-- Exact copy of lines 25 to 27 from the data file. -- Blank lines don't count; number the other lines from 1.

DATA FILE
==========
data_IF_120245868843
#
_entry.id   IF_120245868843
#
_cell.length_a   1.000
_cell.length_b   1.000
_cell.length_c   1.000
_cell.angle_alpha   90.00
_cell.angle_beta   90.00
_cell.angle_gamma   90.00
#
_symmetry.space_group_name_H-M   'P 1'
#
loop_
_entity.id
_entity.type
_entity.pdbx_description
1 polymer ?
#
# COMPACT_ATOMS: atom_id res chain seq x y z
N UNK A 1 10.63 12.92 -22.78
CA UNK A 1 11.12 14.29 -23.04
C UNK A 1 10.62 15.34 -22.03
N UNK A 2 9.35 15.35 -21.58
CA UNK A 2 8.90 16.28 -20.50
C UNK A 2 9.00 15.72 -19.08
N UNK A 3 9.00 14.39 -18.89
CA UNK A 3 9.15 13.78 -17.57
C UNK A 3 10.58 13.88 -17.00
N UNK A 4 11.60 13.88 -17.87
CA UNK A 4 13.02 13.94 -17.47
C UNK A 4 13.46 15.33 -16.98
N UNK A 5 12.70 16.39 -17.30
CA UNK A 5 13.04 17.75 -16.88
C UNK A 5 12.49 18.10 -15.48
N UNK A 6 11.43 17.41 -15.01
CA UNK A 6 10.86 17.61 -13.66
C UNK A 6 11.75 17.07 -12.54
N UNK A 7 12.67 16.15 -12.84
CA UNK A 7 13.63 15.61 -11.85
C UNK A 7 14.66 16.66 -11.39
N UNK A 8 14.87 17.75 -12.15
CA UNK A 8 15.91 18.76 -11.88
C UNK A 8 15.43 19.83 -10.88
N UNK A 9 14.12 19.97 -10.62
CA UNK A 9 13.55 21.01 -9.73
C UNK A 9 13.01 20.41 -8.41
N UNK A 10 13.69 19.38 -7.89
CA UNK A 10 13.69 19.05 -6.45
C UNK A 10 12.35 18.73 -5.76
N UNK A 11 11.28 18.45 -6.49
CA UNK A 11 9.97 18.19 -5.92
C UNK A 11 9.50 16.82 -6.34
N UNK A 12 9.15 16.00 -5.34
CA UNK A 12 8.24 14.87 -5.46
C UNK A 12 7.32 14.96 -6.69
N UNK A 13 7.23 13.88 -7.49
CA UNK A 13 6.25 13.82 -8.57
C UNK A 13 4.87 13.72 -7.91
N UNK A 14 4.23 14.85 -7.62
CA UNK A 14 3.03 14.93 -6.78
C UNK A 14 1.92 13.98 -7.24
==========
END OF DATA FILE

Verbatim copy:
CA UNK A 2 8.90 16.28 -20.50
C UNK A 2 9.00 15.72 -19.08
N UNK A 3 9.00 14.39 -18.89